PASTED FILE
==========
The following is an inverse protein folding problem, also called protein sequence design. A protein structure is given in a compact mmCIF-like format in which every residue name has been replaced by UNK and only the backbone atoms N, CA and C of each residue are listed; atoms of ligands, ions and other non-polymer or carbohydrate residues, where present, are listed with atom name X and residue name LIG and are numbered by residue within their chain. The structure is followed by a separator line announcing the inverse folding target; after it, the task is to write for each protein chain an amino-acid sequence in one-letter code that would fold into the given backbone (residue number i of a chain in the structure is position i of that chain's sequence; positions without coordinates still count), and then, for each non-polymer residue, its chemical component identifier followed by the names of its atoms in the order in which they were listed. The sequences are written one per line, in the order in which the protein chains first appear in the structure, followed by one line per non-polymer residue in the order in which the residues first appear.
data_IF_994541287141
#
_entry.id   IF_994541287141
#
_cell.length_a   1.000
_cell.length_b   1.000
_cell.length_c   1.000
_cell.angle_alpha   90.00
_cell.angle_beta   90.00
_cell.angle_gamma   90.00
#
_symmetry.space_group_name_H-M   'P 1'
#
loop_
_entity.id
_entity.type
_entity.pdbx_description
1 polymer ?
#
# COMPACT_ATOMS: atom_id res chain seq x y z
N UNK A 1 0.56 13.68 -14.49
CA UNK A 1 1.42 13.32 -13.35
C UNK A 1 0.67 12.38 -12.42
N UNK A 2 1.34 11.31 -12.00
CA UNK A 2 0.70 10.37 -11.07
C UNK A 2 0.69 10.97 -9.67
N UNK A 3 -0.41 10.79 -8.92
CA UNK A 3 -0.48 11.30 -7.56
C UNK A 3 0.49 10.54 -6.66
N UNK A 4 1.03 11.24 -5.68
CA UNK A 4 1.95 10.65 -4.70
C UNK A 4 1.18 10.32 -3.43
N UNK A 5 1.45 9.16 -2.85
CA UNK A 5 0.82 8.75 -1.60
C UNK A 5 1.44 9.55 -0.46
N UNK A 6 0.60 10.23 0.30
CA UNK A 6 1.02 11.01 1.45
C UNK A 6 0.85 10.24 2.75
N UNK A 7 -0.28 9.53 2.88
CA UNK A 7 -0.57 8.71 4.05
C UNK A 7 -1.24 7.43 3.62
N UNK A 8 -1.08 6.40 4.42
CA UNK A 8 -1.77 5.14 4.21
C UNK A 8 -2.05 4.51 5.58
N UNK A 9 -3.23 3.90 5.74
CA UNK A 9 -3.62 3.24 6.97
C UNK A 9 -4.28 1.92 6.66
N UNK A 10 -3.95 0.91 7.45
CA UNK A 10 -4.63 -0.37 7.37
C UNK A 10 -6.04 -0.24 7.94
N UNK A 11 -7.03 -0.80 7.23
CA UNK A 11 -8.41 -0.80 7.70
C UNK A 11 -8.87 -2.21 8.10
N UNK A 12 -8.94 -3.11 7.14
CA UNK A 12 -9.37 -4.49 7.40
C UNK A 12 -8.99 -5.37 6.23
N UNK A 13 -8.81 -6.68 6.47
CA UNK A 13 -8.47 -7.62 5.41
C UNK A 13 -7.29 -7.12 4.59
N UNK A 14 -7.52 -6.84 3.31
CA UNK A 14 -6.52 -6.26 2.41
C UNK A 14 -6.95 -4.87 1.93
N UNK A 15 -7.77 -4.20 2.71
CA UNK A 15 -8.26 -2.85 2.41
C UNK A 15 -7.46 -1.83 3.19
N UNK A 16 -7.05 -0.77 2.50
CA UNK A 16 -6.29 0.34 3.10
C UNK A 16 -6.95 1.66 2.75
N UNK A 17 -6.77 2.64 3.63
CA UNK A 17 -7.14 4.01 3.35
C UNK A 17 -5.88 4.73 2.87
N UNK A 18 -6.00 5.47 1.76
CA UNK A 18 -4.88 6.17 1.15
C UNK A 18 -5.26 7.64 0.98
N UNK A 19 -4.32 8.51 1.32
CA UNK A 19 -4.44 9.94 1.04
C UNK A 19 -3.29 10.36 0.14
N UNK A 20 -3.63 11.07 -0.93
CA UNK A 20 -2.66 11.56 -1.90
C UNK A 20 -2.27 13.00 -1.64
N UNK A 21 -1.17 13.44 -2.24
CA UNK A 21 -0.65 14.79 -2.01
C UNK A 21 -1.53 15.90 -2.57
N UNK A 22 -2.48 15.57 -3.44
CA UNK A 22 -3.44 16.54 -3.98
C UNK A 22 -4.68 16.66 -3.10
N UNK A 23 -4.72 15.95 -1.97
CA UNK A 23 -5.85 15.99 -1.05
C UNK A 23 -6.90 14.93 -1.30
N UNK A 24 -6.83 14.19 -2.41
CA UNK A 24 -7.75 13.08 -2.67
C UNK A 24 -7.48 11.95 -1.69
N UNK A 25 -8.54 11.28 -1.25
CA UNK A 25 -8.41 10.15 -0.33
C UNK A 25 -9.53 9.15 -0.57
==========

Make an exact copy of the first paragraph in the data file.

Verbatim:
The following is an inverse protein folding problem, also called protein sequence design. A protein structure is given in a compact mmCIF-like format in which every residue name has been replaced by UNK and only the backbone atoms N, CA and C of each residue are listed; atoms of ligands, ions and other non-polymer or carbohydrate residues, where present, are listed with atom name X and residue name LIG and are numbered by residue within their chain. The structure is followed by a separator line announcing the inverse folding target; after it, the task is to write for each protein chain an amino-acid sequence in one-letter code that would fold into the given backbone (residue number i of a chain in the structure is position i of that chain's sequence; positions without coordinates still count), and then, for each non-polymer residue, its chemical component identifier followed by the names of its atoms in the order in which they were listed. The sequences are written one per line, in the order in which the protein chains first appear in the structure, followed by one line per non-polymer residue in the order in which the residues first appear.